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Electronic prescription system requirements: a scoping review



An electronic prescription system is a mechanism that has long been implemented in many countries around the world. In the present study, we reviewed the requirements, standards, and features of an electronic prescription system for its correct and accurate execution.


This scoping review was conducted according to the PRISMA-SCR (Preferred Reporting Items for Systematic Reviews and Meta-Analyses Extension for Scoping Reviews). A comprehensive literature search was performed with the related keywords in Web of Science, PubMed, Scopus, and ProQuest with no time limit. The selection of papers was based on inclusion criteria. After removing duplicates, reviewing titles, abstracts, and full-text, 13 articles were included in the analysis.


Electronic prescription system requirements extracted from the studies: Patient data, Patient selection or identification and data access, Drug Selection, Security, Privacy and administration, Transparency and accountability, Interoperability and communication, Monitoring, report, reminder, and renewals, Feedback at the prescriber level, Infrastructure: Computer equipment, Awareness of physicians and System support, Patient education and information, Usability, Standards, History of Medications / Current Medications, Data transfer and storage, Alerts and other messages to prescribers, and filtering of user-selectable alerts for possible prescription problems and Decision support.


The results of this study showed that the electronic prescription systems have several functional and technical capabilities that can provide significant benefits to all system’s stakeholders, including service providers, drug distributors, patients, and insurance organizations if used correctly.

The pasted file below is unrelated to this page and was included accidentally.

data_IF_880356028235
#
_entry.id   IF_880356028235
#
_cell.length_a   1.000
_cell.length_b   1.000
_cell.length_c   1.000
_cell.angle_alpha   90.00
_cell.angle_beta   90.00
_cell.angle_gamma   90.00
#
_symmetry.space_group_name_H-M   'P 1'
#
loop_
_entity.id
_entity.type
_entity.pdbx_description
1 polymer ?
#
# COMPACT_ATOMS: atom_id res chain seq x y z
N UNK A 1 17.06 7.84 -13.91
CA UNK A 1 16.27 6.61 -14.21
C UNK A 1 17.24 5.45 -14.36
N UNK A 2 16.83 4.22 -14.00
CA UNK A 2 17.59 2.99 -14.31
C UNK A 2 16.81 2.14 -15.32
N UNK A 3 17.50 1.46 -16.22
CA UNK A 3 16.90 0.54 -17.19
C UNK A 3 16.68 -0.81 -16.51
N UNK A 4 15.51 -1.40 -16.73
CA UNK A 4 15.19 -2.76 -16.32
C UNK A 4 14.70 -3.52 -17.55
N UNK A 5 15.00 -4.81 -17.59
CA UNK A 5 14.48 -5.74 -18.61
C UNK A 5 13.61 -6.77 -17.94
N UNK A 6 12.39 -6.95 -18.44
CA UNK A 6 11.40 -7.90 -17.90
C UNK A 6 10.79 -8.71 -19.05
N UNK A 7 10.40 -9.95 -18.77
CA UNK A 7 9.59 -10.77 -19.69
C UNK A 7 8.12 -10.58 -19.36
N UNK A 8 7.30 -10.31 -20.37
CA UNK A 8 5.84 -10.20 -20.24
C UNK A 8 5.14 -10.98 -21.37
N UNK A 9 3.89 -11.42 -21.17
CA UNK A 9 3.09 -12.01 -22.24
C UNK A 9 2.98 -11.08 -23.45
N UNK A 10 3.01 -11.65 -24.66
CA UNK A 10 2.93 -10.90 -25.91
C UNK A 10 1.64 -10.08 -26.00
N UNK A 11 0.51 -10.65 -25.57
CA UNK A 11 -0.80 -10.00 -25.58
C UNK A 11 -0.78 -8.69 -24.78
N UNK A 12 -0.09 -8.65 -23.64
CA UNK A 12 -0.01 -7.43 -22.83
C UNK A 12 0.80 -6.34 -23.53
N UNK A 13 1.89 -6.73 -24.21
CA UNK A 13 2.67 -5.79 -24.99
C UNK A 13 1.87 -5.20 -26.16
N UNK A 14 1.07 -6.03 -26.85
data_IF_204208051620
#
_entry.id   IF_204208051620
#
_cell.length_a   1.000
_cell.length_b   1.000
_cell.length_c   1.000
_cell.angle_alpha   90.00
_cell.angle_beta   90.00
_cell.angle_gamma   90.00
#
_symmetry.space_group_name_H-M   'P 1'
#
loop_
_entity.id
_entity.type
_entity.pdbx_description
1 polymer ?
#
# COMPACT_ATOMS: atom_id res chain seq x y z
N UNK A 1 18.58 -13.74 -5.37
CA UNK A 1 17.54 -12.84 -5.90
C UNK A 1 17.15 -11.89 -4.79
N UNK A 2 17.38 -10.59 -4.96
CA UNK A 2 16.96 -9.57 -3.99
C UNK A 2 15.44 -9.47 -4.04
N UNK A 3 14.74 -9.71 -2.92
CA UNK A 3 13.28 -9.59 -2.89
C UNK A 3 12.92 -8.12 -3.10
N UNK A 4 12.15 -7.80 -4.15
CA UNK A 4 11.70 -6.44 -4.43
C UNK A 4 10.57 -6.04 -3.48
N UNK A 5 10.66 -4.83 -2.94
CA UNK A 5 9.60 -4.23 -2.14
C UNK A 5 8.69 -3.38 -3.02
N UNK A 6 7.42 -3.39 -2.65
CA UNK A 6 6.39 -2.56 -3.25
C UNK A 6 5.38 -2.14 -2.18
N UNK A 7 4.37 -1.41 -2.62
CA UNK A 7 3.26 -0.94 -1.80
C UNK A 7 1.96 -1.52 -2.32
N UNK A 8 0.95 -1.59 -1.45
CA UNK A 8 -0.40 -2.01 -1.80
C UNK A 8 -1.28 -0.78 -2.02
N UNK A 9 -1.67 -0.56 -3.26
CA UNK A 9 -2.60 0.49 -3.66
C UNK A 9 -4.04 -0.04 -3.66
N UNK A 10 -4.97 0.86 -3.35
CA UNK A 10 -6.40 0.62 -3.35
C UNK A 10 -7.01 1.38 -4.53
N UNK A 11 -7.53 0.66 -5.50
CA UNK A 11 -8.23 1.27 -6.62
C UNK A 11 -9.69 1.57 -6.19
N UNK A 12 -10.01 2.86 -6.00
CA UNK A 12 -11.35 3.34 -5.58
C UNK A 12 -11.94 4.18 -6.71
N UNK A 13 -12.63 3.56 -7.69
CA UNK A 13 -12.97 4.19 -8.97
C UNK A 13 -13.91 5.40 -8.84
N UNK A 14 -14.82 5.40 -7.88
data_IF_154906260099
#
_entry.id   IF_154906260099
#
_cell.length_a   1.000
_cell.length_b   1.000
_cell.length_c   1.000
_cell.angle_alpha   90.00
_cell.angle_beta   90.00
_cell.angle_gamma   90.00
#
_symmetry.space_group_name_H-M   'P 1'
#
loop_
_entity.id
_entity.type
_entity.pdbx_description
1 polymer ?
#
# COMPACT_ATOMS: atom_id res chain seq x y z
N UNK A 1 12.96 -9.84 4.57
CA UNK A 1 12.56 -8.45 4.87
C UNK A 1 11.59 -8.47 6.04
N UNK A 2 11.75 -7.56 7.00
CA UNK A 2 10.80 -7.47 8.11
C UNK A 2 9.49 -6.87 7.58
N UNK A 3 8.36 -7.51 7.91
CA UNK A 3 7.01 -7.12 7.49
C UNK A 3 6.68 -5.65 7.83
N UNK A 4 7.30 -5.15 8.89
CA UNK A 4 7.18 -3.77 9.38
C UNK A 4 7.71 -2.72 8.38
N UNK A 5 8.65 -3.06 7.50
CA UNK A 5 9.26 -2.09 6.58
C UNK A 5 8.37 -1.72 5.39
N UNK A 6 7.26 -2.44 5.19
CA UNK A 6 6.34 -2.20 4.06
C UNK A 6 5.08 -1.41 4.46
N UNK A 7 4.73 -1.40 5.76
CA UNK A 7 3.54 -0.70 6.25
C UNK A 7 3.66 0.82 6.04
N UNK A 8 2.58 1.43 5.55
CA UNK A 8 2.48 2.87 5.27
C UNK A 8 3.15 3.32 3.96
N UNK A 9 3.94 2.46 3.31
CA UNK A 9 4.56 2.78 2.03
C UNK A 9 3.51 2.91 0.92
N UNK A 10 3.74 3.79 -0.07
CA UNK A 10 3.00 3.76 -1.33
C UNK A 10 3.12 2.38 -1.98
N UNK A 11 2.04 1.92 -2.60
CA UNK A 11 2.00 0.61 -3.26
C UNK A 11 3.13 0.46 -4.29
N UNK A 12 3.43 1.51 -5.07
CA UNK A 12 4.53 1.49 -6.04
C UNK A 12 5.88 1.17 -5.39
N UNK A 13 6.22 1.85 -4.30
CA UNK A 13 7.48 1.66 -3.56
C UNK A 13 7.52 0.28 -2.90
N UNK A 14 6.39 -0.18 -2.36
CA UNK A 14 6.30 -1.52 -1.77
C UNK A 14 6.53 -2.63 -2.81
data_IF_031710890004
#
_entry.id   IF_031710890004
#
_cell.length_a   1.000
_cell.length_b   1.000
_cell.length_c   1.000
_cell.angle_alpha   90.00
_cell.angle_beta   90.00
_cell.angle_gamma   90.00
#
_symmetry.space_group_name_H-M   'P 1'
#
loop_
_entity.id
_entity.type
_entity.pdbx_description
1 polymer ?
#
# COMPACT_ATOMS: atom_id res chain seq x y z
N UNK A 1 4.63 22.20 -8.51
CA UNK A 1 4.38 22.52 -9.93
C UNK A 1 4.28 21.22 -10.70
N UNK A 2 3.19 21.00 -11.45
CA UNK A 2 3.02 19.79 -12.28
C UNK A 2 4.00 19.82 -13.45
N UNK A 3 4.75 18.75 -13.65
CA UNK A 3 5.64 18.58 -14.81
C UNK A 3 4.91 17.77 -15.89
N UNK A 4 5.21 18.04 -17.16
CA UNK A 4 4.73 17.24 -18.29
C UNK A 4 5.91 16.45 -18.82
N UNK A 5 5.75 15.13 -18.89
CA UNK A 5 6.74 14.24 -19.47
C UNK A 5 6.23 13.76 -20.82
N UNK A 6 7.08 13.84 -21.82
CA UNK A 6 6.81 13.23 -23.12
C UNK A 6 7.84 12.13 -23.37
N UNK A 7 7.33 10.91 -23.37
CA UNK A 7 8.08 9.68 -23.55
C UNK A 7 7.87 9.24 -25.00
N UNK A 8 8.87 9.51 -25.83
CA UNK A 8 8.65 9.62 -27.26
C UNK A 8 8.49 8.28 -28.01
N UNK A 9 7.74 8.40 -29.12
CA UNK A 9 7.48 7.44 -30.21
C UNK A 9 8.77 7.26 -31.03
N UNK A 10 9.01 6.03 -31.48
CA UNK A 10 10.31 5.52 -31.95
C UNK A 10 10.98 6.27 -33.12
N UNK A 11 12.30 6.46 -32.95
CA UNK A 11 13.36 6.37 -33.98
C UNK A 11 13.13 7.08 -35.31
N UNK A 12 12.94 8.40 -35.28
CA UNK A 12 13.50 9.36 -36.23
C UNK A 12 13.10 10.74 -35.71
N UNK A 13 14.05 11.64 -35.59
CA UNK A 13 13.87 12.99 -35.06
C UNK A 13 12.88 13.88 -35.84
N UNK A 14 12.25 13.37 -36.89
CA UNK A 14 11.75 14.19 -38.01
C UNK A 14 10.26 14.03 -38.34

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Electronic Prescribing is a broad term used to define either computer-based systems to write drug prescriptions, or comprehensive systems supporting the prescribing process [1]. The following are some of the benefits of e-prescription: improving the quality of health care services, increasing the efficiency and effectiveness of prescribing and dispensing medications, reducing medication errors, lowering health care costs, increasing patient safety, improving prescription, saving time for doctors, pharmacists, and patients, preventing adverse drug reactions, more precise dosage, monitoring how prescription drugs are prescribed, prescription abuse, and overprescribing [2,3,4,5]. The main steps to create and manage the electronic prescriptions are (1) a user (admin or doctor) sign-on, (2) the physician identifies the patient in the electronic prescription system. At this stage, the physician reviews the available data, (3) warnings and recommendations should be considered in the three activities of the electronic prescribing process, such as drug selection, parameter entry, and prescription signing, (4) the approved prescription was sent directly or indirectly to the pharmacy for distribution [6]. Systems must be able to interact with each other to share important information between health care centers. Multiple systems' inability to communicate information in standard forms and vocabularies has become a barrier to efficient electronic transcription deployment, highlighting the need for standards in the area of electronic transcription [7]. E-prescribing standards, like any structural component of health care, should be based on the extent to which they enable improvements in health care processes and outcomes [8]. All systems that are capable of electronically transmitting prescriptions share certain characteristics such as a need for connectivity. Most systems will require dedicated telephone lines or broadband Internet connectivity, a potential problem in more remote areas. All of them will require a computer, modem to connect to the telephone (usually dedicated digital subscription line) or Internet (via digital subscription line or cable), and likely a router. The need for connection may establish a single point of failure, rendering the whole system useless in the event of a malfunction, especially for applications that operate as application service provider systems [9]. Studies showed that pharmacopeia and insurance information standards to achieve the desired results in electronic prescribing are necessary but not sufficient, so more work needs to be done on medication or pharmacopeia and insurance information standards to increase patient safety. Additionally, incentives should be given to enable good communication between organizations engaged in prescription and payment for drugs, so that the full advantages of the electronic prescribing system may be realized via timely, patient-centered communication across these systems [8]. Wang's research demonstrates that currently existing electronic prescription systems lack a number of functional characteristics that might have a substantial impact on patients' health and expenditures. More importantly, these deficiencies varied a great deal among the systems studied. They suggest that standards for electronic prescribing should include a set of minimal functional capabilities; because would guarantee a minimal level of support for patient safety and protect against biases of third-party [10].